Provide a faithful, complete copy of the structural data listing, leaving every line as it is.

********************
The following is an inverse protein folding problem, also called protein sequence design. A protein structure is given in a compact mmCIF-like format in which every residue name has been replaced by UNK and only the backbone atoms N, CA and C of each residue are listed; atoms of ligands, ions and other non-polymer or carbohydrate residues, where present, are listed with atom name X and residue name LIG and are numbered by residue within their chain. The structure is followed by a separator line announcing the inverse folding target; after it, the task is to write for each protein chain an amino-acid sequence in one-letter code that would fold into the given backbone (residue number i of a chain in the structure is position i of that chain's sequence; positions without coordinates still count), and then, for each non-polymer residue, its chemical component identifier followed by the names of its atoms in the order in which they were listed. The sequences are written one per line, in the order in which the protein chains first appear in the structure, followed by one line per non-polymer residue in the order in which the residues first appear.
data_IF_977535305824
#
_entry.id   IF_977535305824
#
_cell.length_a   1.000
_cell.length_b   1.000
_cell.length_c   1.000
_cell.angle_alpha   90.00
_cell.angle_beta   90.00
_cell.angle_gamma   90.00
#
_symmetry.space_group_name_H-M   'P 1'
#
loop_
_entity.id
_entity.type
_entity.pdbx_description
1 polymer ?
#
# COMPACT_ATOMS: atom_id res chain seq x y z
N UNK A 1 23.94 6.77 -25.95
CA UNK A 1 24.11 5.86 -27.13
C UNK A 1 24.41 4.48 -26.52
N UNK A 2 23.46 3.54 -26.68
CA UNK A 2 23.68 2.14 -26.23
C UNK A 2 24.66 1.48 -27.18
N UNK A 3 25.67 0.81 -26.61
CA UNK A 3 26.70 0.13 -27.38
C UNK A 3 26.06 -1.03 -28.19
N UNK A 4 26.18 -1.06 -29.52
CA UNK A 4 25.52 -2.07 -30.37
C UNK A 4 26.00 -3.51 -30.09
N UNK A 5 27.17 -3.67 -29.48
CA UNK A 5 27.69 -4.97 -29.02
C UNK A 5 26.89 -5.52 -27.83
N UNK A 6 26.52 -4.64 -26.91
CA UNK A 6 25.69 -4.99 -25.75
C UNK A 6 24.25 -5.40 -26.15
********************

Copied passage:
The following is an inverse protein folding problem, also called protein sequence design. A protein structure is given in a compact mmCIF-like format in which every residue name has been replaced by UNK and only the backbone atoms N, CA and C of each residue are listed; atoms of ligands, ions and other non-polymer or carbohydrate residues, where present, are listed with atom name X and residue name LIG and are numbered by residue within their chain. The structure is followed by a separator line announcing the inverse folding target; after it, the task is to write for each protein chain an amino-acid sequence in one-letter code that would fold into the given backbone (residue number i of a chain in the structure is position i of that chain's sequence; positions without coordinates still count), and then, for each non-polymer residue, its chemical component identifier followed by the names of its atoms in the order in which they were listed. The sequences are written one per line, in the order in which the protein chains first appear in the structure, followed by one line per non-polymer residue in the order in which the residues first appear.
data_IF_977535305824
#
_entry.id   IF_977535305824
#
_cell.length_a   1.000
_cell.length_b   1.000
_cell.length_c   1.000
_cell.angle_alpha   90.00
_cell.angle_beta   90.00
_cell.angle_gamma   90.00
#
_symmetry.space_group_name_H-M   'P 1'
#
loop_
_entity.id
_entity.type
_entity.pdbx_description
1 polymer ?
#
# COMPACT_ATOMS: atom_id res chain seq x y z
N UNK A 1 23.94 6.77 -25.95
CA UNK A 1 24.11 5.86 -27.13
C UNK A 1 24.41 4.48 -26.52
N UNK A 2 23.46 3.54 -26.68
CA UNK A 2 23.68 2.14 -26.23
C UNK A 2 24.66 1.48 -27.18
N UNK A 3 25.67 0.81 -26.61
CA UNK A 3 26.70 0.13 -27.38
C UNK A 3 26.06 -1.03 -28.19
N UNK A 4 26.18 -1.06 -29.52
CA UNK A 4 25.52 -2.07 -30.37
C UNK A 4 26.00 -3.51 -30.09
N UNK A 5 27.17 -3.67 -29.48
CA UNK A 5 27.69 -4.97 -29.02
C UNK A 5 26.89 -5.52 -27.83
N UNK A 6 26.52 -4.64 -26.91
CA UNK A 6 25.69 -4.99 -25.75
C UNK A 6 24.25 -5.40 -26.15